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What Is the Gallbladder?

The gallbladder is a four-inch, olive-shaped muscular sac that lies under the liver in the right side of the abdomen. It acts as a reservoir for bile, a fluid made in the liver. Bile is important for the digestion of fat and also carries some waste products out of the body. The gallbladder is connected to the liver and small intestine through a system of small channels called ducts. When food enters the small intestine, a hormone called cholecystokinin is released, signaling the gallbladder to contract and release bile. The bile flows through the common bile duct into the small intestine. Bile breaks down (emulsifies) fat so that it can be absorbed along with fat-soluble nutrients such as vitamins A, D, E, and K into the bloodstream. Bile is composed of water, bile salts, lecithin (a fat known as a phospholipid), and cholesterol.

Gallstones can develop

Gallstones are small, hard pellets that form in the gallbladder when the concentration of cholesterol or bilirubin in the bile becomes higher than normal, according to the National Institute of Diabetes and Digestive and Kidney Diseases (NIDDK). Gallstones can vary in size from a few millimeters to several centimeters in diameter. Usually, gallstones occur as people get older. They are more common in women than in men. Other risk factors for gallstones include diabetes, being overweight, weight cycling (losing then regaining weight), Crohn's disease, and cirrhosis of the liver.    

Most gallstones are made of cholesterol. Others are made of calcium bilirubinate, or calcified bilirubin. Bilirubin is formed from the breakdown of hemoglobin, the red oxygen-carrying component in red blood cells, and is normally excreted in bile.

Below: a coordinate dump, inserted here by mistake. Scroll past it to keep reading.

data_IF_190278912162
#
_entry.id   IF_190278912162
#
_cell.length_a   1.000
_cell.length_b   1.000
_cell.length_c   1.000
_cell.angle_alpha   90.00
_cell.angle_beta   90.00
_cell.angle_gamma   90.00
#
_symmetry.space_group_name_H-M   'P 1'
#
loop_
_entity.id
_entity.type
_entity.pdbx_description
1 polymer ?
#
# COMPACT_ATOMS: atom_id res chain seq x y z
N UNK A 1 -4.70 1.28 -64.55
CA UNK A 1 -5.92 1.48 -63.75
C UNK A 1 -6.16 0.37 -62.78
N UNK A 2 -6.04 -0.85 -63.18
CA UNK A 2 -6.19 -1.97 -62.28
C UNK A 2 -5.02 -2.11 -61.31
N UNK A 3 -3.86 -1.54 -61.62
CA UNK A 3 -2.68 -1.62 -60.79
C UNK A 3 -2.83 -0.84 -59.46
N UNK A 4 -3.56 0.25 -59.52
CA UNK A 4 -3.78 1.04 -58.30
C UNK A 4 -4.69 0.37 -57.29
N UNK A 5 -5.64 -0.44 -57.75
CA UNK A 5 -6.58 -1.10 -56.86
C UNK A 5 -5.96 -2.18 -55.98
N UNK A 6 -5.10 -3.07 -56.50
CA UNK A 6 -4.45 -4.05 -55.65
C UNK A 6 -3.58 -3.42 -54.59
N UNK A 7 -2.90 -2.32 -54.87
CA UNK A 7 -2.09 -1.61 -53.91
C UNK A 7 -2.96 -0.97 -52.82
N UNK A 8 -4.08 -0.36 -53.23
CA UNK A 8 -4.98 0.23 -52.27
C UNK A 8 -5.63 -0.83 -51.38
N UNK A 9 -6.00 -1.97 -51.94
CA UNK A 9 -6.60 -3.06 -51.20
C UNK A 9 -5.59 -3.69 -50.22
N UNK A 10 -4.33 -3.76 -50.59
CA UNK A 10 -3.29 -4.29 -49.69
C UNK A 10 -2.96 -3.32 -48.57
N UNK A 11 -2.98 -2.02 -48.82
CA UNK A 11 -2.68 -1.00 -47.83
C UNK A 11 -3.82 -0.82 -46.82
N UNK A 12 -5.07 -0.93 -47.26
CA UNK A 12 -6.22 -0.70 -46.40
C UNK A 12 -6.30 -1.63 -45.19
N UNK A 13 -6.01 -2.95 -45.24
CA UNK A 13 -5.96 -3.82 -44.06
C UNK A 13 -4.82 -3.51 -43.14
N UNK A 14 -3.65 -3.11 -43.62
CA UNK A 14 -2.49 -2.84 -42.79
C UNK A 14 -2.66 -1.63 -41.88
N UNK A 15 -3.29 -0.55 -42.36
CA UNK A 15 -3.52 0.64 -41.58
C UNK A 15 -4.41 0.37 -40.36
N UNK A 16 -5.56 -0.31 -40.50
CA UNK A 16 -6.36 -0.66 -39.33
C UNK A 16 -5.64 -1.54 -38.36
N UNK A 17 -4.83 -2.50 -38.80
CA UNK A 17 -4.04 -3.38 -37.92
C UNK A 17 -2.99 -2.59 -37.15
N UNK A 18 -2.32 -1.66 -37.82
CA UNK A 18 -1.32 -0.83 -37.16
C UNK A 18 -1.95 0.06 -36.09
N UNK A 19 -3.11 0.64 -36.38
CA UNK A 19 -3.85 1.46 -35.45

Gallstones can remain in the gallbladder or pass into the ducts that carry bile to the small intestine. Most people with gallstones don't even know they have them. But in some cases, a stone may cause the gallbladder to become inflamed, a condition called cholecystitis. This can cause pain and—possibly—infection, the NIDDK says.

When symptoms occur

Gallstones that remain in the gallbladder generally cause no symptoms, or only vague symptoms such as gas, nausea, and abdominal discomfort after meals. If a gallstone becomes lodged in the system of ducts that carry bile to the small intestine, a condition called choledocholithiasis, it may cause symptoms that include:

  • Severe, cramping pain in the upper right abdomen

  • Fever and chills

  • Nausea and vomiting

  • Yellowing skin (jaundice)

If the pain lasts for hours, the gallbladder can become inflamed. A serious complication of acute, untreated inflammation is infection that can cause an abscess, gangrene, or septicemia—an infection that spreads to other parts of the body.

A gallstone can also block the duct from the pancreas that joins the common bile duct. If this occurs, it can cause pancreatitis, inflammation of the pancreas, which can also be life-threatening.

Gallstones can be treated by medicine that will slowly dissolve the stones, by sound waves that break up stones, and by surgery that removes the gallbladder, the NIDDK says.